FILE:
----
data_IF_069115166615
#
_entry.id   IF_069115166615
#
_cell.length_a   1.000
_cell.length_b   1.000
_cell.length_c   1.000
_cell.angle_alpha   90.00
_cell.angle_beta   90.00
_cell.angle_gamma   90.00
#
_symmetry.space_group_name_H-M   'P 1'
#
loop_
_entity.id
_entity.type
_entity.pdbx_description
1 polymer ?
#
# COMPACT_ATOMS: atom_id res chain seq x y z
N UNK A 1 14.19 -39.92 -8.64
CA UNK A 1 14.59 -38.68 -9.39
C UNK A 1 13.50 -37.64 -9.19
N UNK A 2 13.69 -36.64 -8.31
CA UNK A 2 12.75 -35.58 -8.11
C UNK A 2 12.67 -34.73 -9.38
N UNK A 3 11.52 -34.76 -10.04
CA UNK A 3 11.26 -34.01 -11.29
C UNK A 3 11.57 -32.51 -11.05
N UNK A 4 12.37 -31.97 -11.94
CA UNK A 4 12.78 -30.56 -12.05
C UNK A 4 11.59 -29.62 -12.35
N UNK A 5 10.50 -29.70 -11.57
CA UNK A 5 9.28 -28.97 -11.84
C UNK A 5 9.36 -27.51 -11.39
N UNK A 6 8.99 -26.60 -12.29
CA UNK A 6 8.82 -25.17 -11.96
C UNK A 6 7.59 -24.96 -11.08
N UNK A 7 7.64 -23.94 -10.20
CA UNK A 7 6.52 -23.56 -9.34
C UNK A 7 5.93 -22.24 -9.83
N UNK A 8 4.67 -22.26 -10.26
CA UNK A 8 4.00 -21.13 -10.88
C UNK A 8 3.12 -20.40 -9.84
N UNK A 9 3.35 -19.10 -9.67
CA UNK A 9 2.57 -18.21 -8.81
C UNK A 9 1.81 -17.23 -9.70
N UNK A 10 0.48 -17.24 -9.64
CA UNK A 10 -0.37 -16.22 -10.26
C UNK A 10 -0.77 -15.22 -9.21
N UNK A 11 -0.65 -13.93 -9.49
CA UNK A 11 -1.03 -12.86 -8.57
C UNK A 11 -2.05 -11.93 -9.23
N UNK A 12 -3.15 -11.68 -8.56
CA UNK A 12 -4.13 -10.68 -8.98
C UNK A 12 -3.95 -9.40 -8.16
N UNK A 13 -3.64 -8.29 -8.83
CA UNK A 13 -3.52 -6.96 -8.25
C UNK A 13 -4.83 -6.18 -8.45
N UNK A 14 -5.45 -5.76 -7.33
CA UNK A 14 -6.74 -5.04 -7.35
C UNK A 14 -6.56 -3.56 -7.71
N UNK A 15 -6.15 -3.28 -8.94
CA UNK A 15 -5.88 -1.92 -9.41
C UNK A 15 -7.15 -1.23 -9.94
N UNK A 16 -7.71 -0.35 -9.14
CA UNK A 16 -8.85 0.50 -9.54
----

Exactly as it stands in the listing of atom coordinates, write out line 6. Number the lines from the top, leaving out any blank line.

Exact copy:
_cell.length_b   1.000